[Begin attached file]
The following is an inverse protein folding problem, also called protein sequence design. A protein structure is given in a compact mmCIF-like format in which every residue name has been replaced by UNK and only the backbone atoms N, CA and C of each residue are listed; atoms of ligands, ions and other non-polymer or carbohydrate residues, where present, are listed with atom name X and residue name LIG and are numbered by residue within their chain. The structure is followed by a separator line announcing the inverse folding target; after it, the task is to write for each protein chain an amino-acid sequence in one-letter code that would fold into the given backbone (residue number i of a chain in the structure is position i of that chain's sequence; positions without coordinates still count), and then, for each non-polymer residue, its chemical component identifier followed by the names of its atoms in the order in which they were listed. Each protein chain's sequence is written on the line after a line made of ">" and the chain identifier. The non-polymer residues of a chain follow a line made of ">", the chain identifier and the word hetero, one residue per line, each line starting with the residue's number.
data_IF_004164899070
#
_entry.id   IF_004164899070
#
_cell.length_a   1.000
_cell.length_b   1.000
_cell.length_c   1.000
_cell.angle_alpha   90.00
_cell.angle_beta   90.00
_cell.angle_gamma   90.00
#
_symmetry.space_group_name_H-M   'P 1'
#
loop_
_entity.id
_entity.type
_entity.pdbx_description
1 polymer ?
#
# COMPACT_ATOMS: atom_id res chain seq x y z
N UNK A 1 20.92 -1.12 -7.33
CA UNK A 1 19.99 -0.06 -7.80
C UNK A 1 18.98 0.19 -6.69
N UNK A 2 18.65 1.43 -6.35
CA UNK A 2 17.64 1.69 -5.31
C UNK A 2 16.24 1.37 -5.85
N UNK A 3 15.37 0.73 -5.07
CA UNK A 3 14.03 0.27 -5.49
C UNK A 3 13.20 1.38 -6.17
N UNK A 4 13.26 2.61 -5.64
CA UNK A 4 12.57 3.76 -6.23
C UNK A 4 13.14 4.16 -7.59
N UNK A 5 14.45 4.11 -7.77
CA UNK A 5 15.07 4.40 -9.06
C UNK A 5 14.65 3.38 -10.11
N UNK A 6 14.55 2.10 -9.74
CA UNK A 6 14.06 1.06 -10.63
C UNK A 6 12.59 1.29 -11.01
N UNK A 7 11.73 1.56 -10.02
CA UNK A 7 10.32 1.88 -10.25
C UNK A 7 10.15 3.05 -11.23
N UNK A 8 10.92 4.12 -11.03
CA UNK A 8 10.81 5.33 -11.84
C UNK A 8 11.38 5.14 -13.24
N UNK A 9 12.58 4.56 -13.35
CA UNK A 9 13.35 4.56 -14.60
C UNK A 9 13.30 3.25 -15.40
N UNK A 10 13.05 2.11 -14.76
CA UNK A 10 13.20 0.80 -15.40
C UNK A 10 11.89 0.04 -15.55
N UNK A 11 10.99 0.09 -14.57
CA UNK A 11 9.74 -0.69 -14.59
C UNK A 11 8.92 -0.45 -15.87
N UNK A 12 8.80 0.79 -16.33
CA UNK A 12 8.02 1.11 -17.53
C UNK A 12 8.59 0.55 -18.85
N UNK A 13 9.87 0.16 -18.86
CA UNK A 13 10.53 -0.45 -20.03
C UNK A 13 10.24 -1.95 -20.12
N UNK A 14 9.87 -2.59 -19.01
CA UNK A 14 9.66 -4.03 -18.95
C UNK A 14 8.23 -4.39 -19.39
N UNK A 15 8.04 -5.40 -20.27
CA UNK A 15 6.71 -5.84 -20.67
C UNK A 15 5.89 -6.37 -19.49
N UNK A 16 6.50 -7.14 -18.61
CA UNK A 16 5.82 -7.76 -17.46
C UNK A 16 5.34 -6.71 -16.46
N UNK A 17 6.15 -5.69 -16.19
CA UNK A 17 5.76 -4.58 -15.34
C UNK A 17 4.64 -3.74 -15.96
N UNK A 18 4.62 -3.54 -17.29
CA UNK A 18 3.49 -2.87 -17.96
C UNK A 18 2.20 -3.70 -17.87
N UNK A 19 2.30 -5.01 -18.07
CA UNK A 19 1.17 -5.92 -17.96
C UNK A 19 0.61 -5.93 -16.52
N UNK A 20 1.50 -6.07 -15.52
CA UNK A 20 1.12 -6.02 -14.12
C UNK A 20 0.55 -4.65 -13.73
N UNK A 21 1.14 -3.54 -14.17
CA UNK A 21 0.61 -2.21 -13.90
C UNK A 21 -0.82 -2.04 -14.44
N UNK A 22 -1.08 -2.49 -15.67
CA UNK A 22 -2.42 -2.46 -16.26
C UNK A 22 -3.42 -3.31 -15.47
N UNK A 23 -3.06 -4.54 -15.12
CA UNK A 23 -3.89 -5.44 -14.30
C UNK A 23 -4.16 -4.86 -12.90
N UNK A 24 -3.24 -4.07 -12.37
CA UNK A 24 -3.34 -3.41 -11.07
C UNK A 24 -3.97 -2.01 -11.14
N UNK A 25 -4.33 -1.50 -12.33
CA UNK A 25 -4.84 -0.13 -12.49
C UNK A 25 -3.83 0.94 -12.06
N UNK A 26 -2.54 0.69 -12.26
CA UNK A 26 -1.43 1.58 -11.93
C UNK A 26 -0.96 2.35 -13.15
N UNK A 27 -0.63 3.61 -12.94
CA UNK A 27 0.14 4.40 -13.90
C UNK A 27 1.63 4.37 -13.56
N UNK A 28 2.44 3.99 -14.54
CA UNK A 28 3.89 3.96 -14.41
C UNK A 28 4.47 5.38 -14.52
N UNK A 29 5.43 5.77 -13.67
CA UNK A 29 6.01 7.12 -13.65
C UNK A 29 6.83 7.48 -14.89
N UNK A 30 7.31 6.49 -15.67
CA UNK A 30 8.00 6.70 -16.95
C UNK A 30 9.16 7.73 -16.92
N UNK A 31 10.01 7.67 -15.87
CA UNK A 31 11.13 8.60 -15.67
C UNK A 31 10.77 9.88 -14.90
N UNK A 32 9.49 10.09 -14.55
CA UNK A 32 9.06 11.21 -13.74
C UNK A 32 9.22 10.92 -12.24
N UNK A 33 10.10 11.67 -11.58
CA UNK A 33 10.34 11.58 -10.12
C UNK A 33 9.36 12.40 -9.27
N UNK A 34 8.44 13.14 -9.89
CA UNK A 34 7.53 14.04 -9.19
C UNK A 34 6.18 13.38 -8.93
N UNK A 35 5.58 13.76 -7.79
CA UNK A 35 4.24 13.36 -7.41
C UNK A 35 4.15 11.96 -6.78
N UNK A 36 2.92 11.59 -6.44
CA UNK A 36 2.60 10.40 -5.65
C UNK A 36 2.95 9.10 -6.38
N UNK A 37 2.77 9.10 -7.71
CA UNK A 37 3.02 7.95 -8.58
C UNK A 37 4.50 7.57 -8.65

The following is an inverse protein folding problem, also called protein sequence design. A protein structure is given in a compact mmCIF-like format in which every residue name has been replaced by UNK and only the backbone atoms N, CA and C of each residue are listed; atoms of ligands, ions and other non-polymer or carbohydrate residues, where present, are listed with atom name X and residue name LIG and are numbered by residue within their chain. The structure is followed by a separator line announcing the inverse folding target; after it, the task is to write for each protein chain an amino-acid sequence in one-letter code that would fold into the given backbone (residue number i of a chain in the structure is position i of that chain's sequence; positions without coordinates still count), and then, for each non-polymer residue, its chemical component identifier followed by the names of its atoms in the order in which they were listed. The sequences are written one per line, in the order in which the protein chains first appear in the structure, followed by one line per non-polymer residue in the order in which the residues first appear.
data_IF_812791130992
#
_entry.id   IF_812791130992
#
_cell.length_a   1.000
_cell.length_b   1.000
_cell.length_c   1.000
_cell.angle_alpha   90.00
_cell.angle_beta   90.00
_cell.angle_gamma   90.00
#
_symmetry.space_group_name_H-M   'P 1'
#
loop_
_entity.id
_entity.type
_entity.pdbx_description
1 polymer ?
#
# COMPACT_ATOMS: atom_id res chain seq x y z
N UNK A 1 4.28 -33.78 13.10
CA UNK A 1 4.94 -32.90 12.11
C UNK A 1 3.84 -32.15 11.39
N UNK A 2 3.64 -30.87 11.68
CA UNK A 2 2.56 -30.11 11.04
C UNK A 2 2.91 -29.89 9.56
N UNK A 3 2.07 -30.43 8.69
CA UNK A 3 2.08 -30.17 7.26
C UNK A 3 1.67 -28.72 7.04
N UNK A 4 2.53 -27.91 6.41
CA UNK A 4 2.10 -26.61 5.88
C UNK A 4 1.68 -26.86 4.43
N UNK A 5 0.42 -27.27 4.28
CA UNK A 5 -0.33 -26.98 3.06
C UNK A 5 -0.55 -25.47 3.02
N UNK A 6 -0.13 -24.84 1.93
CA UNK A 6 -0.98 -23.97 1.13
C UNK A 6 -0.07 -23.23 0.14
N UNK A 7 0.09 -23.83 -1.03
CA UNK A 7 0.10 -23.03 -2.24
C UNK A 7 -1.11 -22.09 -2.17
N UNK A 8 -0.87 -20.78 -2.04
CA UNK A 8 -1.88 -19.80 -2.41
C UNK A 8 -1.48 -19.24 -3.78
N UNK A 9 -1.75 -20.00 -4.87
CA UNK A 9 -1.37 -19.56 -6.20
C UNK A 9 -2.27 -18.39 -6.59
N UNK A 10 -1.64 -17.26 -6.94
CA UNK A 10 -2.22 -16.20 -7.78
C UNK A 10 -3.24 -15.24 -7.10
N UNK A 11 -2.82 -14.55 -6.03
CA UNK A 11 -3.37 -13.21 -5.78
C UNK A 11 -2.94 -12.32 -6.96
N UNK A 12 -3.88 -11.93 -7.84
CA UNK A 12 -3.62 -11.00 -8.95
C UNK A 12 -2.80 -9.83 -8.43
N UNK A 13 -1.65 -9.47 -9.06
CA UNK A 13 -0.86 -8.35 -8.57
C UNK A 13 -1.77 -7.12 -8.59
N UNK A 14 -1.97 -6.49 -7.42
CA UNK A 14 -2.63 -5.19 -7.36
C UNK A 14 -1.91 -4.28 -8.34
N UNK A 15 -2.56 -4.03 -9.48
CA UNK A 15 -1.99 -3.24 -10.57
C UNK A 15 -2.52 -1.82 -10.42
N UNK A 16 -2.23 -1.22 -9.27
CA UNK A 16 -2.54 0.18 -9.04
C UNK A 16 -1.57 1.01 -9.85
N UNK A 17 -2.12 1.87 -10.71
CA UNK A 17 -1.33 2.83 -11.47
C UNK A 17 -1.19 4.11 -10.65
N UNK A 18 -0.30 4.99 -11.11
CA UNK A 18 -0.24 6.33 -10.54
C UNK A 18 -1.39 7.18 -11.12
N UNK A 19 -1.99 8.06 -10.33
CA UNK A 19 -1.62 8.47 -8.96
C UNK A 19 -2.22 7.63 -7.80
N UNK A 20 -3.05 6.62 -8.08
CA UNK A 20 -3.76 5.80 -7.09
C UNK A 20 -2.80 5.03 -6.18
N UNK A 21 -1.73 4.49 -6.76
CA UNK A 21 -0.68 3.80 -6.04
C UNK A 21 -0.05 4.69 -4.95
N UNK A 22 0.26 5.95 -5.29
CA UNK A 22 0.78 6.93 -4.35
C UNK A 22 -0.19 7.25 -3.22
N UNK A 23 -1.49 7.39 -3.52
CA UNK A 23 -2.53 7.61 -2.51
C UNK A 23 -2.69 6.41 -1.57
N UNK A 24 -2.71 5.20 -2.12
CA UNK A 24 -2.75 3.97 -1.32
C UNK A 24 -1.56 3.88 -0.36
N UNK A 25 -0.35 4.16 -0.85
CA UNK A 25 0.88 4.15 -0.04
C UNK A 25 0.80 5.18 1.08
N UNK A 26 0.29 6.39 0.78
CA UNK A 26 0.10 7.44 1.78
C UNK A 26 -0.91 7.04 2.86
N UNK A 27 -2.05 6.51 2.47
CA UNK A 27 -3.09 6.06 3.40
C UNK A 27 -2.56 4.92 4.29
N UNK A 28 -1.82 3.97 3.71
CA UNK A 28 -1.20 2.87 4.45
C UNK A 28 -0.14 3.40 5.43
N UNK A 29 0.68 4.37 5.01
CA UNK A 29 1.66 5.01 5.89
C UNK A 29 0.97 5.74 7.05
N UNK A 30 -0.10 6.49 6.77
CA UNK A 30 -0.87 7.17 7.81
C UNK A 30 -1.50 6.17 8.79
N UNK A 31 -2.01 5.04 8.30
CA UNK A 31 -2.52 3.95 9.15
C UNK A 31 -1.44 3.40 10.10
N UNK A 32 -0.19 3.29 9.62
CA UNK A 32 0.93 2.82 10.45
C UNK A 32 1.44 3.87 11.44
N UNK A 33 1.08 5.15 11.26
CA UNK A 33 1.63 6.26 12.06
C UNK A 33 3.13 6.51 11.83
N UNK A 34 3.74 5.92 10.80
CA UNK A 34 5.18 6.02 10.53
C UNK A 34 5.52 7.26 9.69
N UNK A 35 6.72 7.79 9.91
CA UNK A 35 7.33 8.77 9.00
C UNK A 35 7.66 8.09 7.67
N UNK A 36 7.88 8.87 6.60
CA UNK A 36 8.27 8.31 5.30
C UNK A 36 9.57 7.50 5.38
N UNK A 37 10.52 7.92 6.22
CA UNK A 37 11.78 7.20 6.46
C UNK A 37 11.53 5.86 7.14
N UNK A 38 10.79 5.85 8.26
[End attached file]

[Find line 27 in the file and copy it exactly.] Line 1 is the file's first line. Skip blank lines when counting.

C UNK A 2 16.24 1.37 -5.85